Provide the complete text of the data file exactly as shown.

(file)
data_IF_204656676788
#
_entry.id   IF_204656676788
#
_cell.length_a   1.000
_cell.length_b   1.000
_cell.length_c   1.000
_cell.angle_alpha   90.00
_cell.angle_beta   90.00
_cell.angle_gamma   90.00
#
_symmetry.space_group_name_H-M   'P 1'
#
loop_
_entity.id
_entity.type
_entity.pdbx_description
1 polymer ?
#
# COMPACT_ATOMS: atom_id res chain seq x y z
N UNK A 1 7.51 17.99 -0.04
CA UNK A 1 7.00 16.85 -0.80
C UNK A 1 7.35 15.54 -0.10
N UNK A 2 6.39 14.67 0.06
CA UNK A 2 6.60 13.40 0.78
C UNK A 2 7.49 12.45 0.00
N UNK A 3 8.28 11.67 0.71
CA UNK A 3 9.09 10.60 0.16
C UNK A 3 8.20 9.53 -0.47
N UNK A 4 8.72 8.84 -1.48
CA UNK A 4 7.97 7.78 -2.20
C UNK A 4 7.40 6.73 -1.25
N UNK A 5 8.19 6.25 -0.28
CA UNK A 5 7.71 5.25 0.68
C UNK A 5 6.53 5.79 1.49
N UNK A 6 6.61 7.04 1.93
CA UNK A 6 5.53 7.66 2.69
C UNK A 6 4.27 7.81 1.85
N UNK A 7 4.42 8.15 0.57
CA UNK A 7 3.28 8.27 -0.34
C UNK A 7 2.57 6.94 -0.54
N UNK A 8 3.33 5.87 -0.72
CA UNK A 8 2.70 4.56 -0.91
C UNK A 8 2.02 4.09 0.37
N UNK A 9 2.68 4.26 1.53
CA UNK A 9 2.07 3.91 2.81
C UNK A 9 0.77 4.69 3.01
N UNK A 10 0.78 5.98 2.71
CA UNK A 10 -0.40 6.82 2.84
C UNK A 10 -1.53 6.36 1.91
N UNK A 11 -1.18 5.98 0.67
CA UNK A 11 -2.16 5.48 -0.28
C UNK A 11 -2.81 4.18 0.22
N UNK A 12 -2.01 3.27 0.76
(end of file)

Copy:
data_IF_204656676788
#
_entry.id   IF_204656676788
#
_cell.length_a   1.000
_cell.length_b   1.000
_cell.length_c   1.000
_cell.angle_alpha   90.00
_cell.angle_beta   90.00
_cell.angle_gamma   90.00
#
_symmetry.space_group_name_H-M   'P 1'
#
loop_
_entity.id
_entity.type
_entity.pdbx_description
1 polymer ?
#
# COMPACT_ATOMS: atom_id res chain seq x y z
N UNK A 1 7.51 17.99 -0.04
CA UNK A 1 7.00 16.85 -0.80
C UNK A 1 7.35 15.54 -0.10
N UNK A 2 6.39 14.67 0.06
CA UNK A 2 6.60 13.40 0.78
C UNK A 2 7.49 12.45 0.00
N UNK A 3 8.28 11.67 0.71
CA UNK A 3 9.09 10.60 0.16
C UNK A 3 8.20 9.53 -0.47
N UNK A 4 8.72 8.84 -1.48
CA UNK A 4 7.97 7.78 -2.20
C UNK A 4 7.40 6.73 -1.25
N UNK A 5 8.19 6.25 -0.28
CA UNK A 5 7.71 5.25 0.68
C UNK A 5 6.53 5.79 1.49
N UNK A 6 6.61 7.04 1.93
CA UNK A 6 5.53 7.66 2.69
C UNK A 6 4.27 7.81 1.85
N UNK A 7 4.42 8.15 0.57
CA UNK A 7 3.28 8.27 -0.34
C UNK A 7 2.57 6.94 -0.54
N UNK A 8 3.33 5.87 -0.72
CA UNK A 8 2.70 4.56 -0.91
C UNK A 8 2.02 4.09 0.37
N UNK A 9 2.68 4.26 1.53
CA UNK A 9 2.07 3.91 2.81
C UNK A 9 0.77 4.69 3.01
N UNK A 10 0.78 5.98 2.71
CA UNK A 10 -0.40 6.82 2.84
C UNK A 10 -1.53 6.36 1.91
N UNK A 11 -1.18 5.98 0.67
CA UNK A 11 -2.16 5.48 -0.28
C UNK A 11 -2.81 4.18 0.22
N UNK A 12 -2.01 3.27 0.76